Trump to impose additional 10% tariff on remaining $300 bln of Chinese imports to US from Sept 1

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US President Donald Trump said that he will impose additional 10 percent tariff on the remaining $300 billion of Chinese imports starting September 1, as trade war between Washington and Beijing rages on.

Trump announced the new tariff on Twitter, calling it “small” and expressing hope that “the future between our two countries [US and China] will be a very bright one.”

The US president said that the move was necessary because Beijing decided to renegotiate the trade deal already struck with Washington three months ago, failed to make good on its promise  to buy “large quantities” of American agricultural products, and continues to send the dangerous opioid fentanyl to the US, so “many Americans continue to die.”

The new tariff is on top of the $250 billion in Chinese imports already taxed at 25 percent, Trump clarified.

Stock markets were alarmed at the announcement, with the Dow Jones Industrial Average (DJIA) dropping 130 points within minutes, wiping out all of the day’s gains and venturing into negative territory.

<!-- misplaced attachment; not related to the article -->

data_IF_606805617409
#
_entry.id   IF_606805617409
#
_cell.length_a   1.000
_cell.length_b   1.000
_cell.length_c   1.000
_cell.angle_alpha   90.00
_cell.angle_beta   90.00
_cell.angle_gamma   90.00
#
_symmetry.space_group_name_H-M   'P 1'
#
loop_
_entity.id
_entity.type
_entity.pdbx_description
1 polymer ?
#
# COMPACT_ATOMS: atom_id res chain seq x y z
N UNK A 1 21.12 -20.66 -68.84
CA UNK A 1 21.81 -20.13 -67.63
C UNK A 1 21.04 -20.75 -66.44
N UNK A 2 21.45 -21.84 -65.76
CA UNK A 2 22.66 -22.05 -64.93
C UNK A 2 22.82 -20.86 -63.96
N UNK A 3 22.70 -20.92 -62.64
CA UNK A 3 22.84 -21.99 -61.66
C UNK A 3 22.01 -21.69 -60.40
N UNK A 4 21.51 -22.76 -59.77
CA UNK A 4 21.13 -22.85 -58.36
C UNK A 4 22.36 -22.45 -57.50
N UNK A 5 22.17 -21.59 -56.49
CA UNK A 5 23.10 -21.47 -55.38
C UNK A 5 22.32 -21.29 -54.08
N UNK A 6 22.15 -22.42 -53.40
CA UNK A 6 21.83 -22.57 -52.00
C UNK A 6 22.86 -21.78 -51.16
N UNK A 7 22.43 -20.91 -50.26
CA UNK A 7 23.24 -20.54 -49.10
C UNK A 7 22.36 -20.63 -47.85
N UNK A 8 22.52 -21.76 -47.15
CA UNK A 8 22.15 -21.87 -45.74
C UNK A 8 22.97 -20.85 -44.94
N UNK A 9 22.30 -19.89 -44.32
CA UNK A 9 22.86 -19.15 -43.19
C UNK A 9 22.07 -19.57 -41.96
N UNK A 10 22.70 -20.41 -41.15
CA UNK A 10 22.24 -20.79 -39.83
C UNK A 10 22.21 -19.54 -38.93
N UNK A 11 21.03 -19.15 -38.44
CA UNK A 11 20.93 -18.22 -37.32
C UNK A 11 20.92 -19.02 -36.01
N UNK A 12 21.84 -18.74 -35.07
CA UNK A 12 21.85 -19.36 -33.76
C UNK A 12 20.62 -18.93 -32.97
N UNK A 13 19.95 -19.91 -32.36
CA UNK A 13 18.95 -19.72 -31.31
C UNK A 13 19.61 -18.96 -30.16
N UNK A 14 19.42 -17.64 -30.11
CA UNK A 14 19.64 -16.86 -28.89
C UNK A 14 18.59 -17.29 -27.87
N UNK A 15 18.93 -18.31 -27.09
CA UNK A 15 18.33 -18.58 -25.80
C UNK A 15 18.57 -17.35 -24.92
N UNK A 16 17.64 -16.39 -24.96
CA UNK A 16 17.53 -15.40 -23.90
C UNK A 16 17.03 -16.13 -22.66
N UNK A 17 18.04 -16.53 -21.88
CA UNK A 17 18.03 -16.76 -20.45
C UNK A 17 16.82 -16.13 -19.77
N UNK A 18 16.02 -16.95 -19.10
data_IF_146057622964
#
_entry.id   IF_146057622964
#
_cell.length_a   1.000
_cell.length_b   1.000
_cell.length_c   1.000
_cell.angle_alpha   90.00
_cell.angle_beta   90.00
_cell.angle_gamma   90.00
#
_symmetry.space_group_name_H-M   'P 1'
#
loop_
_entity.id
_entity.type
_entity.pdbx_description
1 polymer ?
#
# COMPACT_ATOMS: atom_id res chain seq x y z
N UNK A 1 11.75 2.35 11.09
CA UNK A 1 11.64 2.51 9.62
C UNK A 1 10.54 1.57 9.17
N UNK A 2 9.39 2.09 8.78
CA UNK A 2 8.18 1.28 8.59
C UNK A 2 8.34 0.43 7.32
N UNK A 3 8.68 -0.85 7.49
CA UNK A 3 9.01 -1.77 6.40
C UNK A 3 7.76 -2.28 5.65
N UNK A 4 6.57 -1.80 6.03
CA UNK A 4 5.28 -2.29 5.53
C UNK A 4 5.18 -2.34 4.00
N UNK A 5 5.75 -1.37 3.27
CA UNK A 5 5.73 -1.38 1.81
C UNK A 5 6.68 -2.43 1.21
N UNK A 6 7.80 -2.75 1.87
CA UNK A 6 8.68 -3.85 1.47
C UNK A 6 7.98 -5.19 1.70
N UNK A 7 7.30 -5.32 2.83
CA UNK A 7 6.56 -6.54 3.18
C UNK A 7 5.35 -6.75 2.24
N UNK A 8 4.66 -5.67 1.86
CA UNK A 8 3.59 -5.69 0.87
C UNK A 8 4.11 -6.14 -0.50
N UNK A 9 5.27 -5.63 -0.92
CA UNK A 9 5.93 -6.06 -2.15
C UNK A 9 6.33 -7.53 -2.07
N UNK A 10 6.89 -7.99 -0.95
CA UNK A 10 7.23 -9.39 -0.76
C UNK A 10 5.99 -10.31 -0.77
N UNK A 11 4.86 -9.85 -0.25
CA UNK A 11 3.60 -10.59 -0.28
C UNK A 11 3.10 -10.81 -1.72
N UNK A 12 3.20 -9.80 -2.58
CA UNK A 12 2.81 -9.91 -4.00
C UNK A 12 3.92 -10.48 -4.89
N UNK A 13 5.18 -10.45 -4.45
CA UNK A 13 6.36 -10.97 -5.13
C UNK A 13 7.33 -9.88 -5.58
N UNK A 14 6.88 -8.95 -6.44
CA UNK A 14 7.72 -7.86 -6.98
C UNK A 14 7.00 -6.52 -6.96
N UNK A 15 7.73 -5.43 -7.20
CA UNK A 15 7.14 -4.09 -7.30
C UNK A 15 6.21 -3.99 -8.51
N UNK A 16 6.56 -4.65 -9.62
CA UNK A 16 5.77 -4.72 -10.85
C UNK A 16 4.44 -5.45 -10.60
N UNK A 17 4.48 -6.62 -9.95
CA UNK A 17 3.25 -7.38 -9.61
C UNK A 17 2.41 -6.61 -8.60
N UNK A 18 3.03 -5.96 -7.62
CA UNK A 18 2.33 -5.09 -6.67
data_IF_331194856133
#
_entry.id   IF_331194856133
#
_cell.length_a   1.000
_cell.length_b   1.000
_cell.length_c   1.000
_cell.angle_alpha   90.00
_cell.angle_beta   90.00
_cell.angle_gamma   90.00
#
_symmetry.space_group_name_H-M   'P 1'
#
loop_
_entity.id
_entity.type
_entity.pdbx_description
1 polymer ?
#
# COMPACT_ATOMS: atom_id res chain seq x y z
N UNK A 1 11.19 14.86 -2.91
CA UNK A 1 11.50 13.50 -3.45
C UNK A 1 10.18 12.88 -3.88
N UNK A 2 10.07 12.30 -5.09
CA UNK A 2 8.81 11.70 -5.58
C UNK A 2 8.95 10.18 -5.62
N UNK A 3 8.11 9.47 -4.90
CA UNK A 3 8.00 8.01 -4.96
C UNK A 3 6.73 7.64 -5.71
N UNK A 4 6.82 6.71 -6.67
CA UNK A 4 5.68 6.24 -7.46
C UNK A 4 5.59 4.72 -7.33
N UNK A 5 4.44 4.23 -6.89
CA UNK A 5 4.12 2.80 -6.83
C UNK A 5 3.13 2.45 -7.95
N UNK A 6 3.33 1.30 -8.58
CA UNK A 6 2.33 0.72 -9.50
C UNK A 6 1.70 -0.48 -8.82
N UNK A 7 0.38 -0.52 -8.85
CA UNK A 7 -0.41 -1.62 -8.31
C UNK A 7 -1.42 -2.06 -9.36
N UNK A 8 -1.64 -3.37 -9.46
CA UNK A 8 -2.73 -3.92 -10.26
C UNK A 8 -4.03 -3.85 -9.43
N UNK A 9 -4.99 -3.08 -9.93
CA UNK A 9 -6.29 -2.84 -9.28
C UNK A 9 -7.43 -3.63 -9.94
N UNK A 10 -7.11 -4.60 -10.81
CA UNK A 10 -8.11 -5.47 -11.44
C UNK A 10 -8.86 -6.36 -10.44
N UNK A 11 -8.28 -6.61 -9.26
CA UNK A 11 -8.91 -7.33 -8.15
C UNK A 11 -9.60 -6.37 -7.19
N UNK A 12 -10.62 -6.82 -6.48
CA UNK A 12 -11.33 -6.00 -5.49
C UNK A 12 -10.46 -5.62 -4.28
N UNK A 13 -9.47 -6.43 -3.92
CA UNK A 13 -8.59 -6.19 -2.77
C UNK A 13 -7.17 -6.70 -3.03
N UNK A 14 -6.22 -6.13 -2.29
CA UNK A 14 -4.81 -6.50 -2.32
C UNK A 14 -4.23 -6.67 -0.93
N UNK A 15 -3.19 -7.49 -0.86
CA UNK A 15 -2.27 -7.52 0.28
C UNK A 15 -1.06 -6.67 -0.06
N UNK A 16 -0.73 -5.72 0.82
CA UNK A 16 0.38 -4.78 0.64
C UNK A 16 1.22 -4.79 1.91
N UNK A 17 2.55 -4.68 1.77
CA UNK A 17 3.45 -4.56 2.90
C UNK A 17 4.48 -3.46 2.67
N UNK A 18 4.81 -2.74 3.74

On Wednesday, Trump warned China that it will get “a much tougher” trade deal if it keeps stalling the talks until the 2020 presidential election in the US.

He also blasted Beijing for not buying the US agricultural exports that it promised to purchase. China rejected the claims, with the state-owned Xinhua news agency reporting that millions of tons of US soybeans have been delivered to China since July 19, with local businessmen also looking to purchase cotton, pork and sorghum.

The trade war between the world’s two largest economies broke out last year, when Trump slapped 25 percent tariffs on $50 billion worth of Chinese products. Beijing retaliated in kind, with both sides exchanging several rounds of tit-for-tat levies.

In June, the US raised tariffs on $250 billion worth of Chinese goods to 25 percent, with China retaliating by targeting 5,000 US-made products worth $60 billion.

Washington and Beijing agreed to put tariff hikes on hold after Trump’s talks with Chinese leader Xi Jinping at the G20 summit in June, but that ‘truce’ appears to have now come to an end.

Rt.com

 

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